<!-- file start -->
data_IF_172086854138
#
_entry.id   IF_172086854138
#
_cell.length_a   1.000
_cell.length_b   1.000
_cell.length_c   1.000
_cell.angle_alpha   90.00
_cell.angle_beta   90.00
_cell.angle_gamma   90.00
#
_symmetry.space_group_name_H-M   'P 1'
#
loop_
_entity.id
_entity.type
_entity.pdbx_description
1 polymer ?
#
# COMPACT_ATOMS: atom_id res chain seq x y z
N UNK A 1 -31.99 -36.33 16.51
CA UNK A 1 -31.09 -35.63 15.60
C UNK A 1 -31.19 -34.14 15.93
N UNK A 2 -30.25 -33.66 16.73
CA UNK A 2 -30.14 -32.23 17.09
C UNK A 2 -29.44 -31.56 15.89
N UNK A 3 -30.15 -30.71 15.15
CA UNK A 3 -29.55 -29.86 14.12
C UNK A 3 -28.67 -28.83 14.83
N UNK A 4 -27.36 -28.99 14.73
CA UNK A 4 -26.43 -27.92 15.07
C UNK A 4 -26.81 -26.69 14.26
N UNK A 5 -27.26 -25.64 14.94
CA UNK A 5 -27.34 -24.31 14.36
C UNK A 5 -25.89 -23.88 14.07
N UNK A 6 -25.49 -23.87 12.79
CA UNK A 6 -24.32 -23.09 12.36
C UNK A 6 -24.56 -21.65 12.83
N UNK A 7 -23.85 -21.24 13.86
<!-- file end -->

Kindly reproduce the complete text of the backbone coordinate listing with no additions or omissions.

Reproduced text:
data_IF_172086854138
#
_entry.id   IF_172086854138
#
_cell.length_a   1.000
_cell.length_b   1.000
_cell.length_c   1.000
_cell.angle_alpha   90.00
_cell.angle_beta   90.00
_cell.angle_gamma   90.00
#
_symmetry.space_group_name_H-M   'P 1'
#
loop_
_entity.id
_entity.type
_entity.pdbx_description
1 polymer ?
#
# COMPACT_ATOMS: atom_id res chain seq x y z
N UNK A 1 -31.99 -36.33 16.51
CA UNK A 1 -31.09 -35.63 15.60
C UNK A 1 -31.19 -34.14 15.93
N UNK A 2 -30.25 -33.66 16.73
CA UNK A 2 -30.14 -32.23 17.09
C UNK A 2 -29.44 -31.56 15.89
N UNK A 3 -30.15 -30.71 15.15
CA UNK A 3 -29.55 -29.86 14.12
C UNK A 3 -28.67 -28.83 14.83
N UNK A 4 -27.36 -28.99 14.73
CA UNK A 4 -26.43 -27.92 15.07
C UNK A 4 -26.81 -26.69 14.26
N UNK A 5 -27.26 -25.64 14.94
CA UNK A 5 -27.34 -24.31 14.36
C UNK A 5 -25.89 -23.88 14.07
N UNK A 6 -25.49 -23.87 12.79
CA UNK A 6 -24.32 -23.09 12.36
C UNK A 6 -24.56 -21.65 12.83
N UNK A 7 -23.85 -21.24 13.86